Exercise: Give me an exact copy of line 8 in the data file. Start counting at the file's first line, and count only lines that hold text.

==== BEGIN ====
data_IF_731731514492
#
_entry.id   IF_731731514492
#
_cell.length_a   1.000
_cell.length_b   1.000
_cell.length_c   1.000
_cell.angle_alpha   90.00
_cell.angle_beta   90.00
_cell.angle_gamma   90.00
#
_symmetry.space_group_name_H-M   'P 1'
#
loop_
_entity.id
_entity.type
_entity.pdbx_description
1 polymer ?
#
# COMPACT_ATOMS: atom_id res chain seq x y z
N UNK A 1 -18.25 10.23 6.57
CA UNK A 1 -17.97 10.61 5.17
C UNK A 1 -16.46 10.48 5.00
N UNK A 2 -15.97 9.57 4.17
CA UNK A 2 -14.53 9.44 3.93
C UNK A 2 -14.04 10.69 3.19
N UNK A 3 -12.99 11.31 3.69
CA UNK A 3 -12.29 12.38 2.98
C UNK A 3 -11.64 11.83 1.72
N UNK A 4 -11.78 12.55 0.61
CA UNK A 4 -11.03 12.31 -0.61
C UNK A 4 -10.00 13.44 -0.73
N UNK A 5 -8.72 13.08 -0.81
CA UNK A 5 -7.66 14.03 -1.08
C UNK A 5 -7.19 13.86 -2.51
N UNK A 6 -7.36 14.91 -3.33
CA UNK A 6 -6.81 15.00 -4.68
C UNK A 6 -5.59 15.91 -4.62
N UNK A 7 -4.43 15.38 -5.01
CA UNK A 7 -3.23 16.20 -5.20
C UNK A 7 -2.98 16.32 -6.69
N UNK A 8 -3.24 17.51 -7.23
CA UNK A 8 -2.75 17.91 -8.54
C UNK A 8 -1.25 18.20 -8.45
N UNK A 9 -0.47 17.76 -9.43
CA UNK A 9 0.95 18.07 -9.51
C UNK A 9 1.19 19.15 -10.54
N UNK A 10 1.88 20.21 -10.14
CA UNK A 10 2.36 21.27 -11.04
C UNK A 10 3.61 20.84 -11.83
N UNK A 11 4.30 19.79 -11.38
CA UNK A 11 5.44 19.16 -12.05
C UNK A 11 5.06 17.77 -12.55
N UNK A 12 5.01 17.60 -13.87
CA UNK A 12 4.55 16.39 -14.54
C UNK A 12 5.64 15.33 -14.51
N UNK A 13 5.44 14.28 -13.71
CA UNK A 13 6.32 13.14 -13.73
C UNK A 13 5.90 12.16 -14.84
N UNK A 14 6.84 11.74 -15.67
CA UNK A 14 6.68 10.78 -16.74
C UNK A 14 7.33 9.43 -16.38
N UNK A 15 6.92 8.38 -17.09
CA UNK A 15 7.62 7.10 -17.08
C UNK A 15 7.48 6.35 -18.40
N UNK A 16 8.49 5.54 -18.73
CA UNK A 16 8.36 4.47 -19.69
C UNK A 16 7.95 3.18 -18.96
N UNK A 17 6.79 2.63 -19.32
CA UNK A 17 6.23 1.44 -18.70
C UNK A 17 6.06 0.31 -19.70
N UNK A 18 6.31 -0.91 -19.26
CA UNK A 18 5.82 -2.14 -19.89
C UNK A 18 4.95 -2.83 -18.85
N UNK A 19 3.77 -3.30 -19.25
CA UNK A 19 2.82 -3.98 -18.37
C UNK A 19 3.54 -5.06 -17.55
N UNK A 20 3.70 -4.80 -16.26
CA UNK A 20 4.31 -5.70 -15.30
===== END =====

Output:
_cell.angle_alpha   90.00